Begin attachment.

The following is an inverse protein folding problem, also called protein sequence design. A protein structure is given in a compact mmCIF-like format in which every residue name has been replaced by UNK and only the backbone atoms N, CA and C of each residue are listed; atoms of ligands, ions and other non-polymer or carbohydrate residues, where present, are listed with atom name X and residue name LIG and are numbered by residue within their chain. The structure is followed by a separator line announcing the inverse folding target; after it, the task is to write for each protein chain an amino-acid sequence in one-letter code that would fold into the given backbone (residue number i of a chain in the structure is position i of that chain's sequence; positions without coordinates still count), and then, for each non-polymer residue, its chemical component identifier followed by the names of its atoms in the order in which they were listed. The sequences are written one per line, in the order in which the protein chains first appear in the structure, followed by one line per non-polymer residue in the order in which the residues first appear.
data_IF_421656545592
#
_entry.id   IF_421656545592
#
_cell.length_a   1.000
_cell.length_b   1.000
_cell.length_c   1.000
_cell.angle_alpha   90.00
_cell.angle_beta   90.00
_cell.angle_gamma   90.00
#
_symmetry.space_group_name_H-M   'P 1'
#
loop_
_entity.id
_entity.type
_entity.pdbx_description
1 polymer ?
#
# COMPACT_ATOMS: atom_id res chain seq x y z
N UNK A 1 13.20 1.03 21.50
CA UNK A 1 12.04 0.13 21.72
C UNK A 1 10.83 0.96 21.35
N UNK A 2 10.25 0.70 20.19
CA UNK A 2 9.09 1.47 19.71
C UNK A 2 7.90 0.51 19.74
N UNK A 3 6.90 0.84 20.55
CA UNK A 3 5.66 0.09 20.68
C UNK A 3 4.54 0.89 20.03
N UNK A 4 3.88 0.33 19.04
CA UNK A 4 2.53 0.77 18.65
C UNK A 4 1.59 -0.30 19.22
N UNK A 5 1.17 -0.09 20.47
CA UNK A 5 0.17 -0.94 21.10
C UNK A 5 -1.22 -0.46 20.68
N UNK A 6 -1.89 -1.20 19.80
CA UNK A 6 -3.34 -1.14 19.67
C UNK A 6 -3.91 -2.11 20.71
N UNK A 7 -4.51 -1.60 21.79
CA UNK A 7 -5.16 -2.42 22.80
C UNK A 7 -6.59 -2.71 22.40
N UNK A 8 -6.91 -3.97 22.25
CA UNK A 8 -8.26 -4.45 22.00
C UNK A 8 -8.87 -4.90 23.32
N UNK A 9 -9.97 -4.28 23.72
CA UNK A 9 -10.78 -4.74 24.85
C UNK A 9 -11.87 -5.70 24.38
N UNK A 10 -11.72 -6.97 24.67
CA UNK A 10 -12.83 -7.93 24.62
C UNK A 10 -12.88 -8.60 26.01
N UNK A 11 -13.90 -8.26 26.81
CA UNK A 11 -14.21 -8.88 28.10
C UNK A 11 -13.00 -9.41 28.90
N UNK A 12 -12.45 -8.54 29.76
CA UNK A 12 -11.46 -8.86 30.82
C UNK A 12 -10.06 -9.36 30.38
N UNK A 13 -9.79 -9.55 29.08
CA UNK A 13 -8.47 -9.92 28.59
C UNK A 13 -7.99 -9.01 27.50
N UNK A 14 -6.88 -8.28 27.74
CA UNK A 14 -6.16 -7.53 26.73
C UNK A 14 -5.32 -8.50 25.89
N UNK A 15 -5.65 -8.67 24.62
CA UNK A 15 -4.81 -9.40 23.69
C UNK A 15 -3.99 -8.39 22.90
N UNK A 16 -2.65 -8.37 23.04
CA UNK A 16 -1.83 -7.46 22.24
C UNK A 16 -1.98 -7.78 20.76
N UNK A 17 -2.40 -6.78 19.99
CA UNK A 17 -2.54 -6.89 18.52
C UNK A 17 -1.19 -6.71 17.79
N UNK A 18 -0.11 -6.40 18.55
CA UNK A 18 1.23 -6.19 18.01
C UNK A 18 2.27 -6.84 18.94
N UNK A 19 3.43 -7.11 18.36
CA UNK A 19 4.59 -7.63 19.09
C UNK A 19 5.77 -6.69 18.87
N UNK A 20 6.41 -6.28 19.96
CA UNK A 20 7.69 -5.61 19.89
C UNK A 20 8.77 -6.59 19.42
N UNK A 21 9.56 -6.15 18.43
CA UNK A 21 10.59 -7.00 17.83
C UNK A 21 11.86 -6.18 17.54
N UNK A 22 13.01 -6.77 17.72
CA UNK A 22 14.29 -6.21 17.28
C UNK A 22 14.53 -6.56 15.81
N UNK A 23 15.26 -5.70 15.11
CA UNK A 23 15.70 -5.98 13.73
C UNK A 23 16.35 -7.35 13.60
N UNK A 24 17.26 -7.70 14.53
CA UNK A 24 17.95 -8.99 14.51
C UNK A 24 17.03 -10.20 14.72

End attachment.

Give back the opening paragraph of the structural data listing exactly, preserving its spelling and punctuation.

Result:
The following is an inverse protein folding problem, also called protein sequence design. A protein structure is given in a compact mmCIF-like format in which every residue name has been replaced by UNK and only the backbone atoms N, CA and C of each residue are listed; atoms of ligands, ions and other non-polymer or carbohydrate residues, where present, are listed with atom name X and residue name LIG and are numbered by residue within their chain. The structure is followed by a separator line announcing the inverse folding target; after it, the task is to write for each protein chain an amino-acid sequence in one-letter code that would fold into the given backbone (residue number i of a chain in the structure is position i of that chain's sequence; positions without coordinates still count), and then, for each non-polymer residue, its chemical component identifier followed by the names of its atoms in the order in which they were listed. The sequences are written one per line, in the order in which the protein chains first appear in the structure, followed by one line per non-polymer residue in the order in which the residues first appear.